You will need errythang! You're going to need at the very least recent pay stubs, two years past W-2's, two years past tax returns, all bank statements including the blank pages. Depending on what type of program you use, you will need a lot more or a little more. You will also need to write letters of explanation on certain items that may be a trigger for your lender. As far as lenders are concerned you've got to be Mother Theresa to get financed. Some examples of reasons you will be asked to write a letter are multiple addresses on a credit report and explaining an account for which you are an authorized user.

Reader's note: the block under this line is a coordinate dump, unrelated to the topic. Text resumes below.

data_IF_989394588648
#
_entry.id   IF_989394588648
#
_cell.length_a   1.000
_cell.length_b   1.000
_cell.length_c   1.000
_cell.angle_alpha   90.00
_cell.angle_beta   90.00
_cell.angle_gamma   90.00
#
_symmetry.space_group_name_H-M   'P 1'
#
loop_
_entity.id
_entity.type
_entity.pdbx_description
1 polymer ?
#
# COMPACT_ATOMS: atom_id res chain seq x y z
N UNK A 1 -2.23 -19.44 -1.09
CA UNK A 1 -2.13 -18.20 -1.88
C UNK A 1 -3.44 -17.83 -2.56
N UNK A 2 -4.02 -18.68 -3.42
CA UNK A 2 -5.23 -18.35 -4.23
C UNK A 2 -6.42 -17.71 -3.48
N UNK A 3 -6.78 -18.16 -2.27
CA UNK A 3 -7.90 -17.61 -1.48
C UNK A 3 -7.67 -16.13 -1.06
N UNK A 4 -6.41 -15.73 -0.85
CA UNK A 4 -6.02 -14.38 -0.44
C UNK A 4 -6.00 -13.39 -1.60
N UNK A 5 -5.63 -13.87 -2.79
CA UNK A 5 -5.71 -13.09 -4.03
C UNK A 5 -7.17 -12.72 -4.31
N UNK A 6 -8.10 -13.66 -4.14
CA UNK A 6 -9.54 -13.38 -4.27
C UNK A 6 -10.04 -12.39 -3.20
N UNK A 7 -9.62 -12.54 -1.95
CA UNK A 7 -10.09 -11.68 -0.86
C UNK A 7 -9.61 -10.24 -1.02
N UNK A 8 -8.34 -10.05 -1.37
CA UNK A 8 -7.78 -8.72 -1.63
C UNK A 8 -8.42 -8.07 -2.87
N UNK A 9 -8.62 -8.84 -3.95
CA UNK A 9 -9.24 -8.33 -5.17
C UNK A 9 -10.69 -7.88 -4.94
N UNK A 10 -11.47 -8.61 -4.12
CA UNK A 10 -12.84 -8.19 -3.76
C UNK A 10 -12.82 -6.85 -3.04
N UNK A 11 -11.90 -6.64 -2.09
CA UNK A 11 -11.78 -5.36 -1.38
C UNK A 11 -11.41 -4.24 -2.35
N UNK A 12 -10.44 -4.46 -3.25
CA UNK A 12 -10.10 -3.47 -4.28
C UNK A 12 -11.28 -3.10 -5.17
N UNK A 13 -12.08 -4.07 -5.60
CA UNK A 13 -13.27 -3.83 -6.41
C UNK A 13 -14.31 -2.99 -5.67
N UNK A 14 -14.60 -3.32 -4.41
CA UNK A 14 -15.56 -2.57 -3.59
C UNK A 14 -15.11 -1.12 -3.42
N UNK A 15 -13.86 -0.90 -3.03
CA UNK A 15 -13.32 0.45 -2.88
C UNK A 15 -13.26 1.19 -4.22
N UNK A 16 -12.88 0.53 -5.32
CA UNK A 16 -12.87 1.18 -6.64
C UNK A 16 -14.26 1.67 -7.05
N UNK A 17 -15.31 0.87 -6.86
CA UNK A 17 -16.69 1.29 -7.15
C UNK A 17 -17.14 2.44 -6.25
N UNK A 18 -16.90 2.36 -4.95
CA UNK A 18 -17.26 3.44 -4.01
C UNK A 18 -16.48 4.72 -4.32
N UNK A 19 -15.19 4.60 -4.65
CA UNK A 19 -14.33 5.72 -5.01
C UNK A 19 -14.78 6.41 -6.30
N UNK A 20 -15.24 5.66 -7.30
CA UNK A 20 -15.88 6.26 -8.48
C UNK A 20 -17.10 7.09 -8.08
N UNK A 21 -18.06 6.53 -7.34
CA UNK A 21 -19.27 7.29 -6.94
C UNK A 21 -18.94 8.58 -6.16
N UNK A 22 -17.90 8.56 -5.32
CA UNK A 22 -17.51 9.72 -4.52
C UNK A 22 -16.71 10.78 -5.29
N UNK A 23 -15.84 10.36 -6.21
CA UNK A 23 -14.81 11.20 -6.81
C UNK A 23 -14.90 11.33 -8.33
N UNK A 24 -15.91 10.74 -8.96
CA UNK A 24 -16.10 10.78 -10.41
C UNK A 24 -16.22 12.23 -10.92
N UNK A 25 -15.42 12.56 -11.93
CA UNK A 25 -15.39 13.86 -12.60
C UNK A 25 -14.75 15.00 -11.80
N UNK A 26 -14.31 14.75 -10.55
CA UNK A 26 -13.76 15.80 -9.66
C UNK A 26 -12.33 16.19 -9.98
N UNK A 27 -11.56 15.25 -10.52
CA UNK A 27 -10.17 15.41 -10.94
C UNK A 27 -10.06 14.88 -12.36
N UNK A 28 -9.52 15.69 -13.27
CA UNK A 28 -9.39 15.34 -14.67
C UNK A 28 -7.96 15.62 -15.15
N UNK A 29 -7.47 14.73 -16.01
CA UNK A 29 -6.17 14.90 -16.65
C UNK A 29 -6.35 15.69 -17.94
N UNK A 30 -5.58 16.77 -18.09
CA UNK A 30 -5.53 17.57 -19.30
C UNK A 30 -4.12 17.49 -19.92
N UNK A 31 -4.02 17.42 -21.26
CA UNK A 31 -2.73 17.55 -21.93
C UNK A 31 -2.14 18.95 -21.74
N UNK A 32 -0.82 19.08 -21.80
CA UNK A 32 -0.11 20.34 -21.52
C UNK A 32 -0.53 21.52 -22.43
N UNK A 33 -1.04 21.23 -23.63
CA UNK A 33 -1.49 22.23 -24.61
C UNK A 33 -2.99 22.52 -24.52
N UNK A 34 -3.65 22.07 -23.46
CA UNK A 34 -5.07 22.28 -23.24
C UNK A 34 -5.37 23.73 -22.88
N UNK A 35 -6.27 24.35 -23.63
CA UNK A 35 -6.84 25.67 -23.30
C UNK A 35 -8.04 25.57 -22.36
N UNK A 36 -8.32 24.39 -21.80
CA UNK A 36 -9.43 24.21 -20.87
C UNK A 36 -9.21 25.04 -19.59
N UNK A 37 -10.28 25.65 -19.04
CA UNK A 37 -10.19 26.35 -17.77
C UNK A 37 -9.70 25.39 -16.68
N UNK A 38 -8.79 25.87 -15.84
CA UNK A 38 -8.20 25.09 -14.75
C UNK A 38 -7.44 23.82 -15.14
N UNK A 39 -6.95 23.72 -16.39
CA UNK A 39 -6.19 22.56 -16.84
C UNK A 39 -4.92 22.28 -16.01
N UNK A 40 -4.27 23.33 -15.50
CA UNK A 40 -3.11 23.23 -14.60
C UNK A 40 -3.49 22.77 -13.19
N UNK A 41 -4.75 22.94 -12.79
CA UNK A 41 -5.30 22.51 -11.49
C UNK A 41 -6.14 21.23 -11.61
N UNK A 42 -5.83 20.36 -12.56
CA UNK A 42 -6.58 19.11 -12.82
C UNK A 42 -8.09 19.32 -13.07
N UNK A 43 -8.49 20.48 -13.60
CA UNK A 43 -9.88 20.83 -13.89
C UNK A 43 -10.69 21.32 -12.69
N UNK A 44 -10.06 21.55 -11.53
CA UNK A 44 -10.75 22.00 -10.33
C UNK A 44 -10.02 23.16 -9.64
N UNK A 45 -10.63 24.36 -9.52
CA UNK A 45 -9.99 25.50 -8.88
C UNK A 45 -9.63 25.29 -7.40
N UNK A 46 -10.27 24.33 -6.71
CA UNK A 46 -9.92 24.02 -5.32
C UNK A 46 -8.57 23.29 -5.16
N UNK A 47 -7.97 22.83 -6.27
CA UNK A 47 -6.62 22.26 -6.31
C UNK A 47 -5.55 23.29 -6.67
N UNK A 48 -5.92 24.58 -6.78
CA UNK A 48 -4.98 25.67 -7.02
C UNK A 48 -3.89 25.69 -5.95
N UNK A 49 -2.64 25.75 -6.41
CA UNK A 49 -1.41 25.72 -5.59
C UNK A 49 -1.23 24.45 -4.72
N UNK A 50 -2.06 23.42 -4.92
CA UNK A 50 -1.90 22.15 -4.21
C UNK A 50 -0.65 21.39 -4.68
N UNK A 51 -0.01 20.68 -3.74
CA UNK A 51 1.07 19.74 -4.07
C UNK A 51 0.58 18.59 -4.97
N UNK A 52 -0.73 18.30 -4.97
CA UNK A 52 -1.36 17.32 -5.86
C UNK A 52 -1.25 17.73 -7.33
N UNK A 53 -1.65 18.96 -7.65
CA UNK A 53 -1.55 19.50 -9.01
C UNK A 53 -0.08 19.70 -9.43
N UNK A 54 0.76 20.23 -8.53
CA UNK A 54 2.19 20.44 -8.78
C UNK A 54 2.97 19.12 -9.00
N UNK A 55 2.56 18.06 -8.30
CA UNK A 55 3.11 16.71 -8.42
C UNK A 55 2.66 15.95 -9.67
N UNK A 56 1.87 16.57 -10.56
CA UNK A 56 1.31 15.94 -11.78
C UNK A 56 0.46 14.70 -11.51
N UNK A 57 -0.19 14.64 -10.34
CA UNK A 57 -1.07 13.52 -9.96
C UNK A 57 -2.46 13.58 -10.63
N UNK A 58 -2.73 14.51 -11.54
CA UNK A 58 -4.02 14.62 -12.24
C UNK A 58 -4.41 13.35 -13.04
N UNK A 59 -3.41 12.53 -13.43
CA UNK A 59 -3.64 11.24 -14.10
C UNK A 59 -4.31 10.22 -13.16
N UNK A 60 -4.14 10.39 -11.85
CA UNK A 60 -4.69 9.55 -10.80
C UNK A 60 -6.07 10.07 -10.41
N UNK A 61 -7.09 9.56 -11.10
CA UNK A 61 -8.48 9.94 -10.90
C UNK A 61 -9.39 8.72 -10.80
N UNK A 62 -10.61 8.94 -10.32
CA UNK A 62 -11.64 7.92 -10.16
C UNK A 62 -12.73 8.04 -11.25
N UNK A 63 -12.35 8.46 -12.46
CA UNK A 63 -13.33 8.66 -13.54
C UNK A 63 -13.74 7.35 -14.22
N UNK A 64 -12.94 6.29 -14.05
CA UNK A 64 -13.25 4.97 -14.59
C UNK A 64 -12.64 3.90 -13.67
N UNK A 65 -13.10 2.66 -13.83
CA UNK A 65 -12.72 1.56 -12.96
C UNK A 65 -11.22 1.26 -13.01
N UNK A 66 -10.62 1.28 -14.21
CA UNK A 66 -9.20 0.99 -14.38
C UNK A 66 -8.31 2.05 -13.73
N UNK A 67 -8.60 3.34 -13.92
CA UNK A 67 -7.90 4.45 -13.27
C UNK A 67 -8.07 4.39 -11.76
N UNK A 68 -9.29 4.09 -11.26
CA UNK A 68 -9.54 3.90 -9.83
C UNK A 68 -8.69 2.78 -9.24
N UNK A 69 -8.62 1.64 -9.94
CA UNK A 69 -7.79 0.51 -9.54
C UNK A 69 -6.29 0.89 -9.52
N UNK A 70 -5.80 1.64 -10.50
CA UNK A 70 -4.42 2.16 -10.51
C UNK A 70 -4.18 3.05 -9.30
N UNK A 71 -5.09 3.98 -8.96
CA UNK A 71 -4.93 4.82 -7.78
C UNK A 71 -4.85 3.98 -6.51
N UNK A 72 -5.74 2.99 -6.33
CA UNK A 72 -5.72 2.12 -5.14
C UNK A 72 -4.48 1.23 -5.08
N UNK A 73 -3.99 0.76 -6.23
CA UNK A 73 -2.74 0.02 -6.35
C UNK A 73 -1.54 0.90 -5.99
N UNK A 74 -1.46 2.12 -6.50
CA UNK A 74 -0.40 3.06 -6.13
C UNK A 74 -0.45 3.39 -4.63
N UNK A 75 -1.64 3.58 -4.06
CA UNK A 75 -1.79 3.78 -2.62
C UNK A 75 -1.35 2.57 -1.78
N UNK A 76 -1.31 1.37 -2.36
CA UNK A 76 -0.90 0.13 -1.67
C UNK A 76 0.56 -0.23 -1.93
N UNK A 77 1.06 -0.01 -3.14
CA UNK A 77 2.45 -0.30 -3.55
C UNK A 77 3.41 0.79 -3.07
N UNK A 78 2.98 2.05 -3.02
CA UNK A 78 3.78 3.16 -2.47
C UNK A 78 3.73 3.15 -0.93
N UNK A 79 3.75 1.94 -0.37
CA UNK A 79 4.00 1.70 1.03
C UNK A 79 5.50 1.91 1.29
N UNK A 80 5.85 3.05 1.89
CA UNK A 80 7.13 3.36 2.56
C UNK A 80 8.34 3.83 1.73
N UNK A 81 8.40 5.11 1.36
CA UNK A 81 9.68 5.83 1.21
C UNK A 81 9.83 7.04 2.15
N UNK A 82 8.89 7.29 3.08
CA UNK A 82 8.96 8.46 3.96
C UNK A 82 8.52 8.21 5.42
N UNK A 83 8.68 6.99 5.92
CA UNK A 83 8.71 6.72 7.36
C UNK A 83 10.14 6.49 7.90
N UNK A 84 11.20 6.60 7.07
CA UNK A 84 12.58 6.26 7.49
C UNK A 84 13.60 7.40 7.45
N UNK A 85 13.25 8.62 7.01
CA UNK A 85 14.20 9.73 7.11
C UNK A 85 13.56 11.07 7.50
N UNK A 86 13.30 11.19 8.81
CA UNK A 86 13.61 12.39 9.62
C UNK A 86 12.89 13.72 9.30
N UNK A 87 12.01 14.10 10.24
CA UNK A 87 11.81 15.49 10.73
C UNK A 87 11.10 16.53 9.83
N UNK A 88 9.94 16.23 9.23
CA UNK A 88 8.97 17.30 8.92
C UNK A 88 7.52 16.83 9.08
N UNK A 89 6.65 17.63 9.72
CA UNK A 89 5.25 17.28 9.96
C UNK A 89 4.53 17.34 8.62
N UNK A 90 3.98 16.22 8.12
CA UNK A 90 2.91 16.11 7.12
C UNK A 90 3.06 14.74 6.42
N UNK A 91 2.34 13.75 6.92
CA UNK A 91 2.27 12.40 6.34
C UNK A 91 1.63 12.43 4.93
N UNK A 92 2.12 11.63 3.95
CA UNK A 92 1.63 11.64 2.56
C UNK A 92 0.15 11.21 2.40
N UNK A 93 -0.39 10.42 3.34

More than likely you will find the property you purchase, realtors help but no one knows what you want like you. If you want to find your dream home you need to know what you want, start driving around your desired neighborhoods and making lists. Inform your realtor of the properties you want to see and they will schedule a viewing. I always encourage driving around a house/neighborhood after school/work hours and on weekends if possible. I could've saved myself a lot of time viewing homes I knew I wasn't going to buy, had I checked out the neighborhood beforehand. Also, be diligent in looking into any and all programs you may qualify for. As a first time home buyer or veteran, there are programs in nearly every state to assist you in the process. States offer assistance from counseling, to down payment assistance and tax incentives. Utilizing state programs may lengthen the process slightly, but overall for what you save it can be very well worth it.